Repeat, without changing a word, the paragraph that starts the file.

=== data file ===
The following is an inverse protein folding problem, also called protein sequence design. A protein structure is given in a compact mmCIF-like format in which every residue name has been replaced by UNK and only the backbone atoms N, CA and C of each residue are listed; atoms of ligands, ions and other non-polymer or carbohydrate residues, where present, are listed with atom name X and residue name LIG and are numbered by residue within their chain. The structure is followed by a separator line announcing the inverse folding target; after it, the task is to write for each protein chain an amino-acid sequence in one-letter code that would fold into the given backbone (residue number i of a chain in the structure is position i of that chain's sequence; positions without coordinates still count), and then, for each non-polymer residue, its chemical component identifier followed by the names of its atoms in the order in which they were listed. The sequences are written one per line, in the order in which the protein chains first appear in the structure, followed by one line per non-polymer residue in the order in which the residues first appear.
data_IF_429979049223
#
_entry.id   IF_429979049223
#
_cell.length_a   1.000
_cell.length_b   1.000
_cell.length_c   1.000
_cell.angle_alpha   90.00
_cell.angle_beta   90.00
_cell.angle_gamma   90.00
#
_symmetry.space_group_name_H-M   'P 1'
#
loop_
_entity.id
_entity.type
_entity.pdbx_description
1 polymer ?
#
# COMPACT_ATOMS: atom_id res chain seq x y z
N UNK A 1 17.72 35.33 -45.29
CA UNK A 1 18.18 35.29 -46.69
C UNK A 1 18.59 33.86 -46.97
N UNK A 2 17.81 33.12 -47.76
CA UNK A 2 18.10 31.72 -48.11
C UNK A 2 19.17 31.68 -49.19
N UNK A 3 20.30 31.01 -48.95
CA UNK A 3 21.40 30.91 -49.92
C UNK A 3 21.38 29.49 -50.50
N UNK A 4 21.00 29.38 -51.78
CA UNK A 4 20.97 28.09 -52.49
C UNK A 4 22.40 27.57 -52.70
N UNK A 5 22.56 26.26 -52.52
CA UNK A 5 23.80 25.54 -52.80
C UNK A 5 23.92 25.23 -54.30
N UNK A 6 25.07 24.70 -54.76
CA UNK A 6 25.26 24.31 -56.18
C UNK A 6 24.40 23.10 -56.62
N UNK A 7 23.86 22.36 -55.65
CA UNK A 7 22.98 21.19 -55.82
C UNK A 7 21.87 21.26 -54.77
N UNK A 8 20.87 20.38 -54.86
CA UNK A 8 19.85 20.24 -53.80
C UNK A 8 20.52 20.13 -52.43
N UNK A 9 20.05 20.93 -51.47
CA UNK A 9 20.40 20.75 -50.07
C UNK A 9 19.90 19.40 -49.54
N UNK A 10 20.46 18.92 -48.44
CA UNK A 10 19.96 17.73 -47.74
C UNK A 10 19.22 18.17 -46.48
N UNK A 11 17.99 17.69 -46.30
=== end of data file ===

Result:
The following is an inverse protein folding problem, also called protein sequence design. A protein structure is given in a compact mmCIF-like format in which every residue name has been replaced by UNK and only the backbone atoms N, CA and C of each residue are listed; atoms of ligands, ions and other non-polymer or carbohydrate residues, where present, are listed with atom name X and residue name LIG and are numbered by residue within their chain. The structure is followed by a separator line announcing the inverse folding target; after it, the task is to write for each protein chain an amino-acid sequence in one-letter code that would fold into the given backbone (residue number i of a chain in the structure is position i of that chain's sequence; positions without coordinates still count), and then, for each non-polymer residue, its chemical component identifier followed by the names of its atoms in the order in which they were listed. The sequences are written one per line, in the order in which the protein chains first appear in the structure, followed by one line per non-polymer residue in the order in which the residues first appear.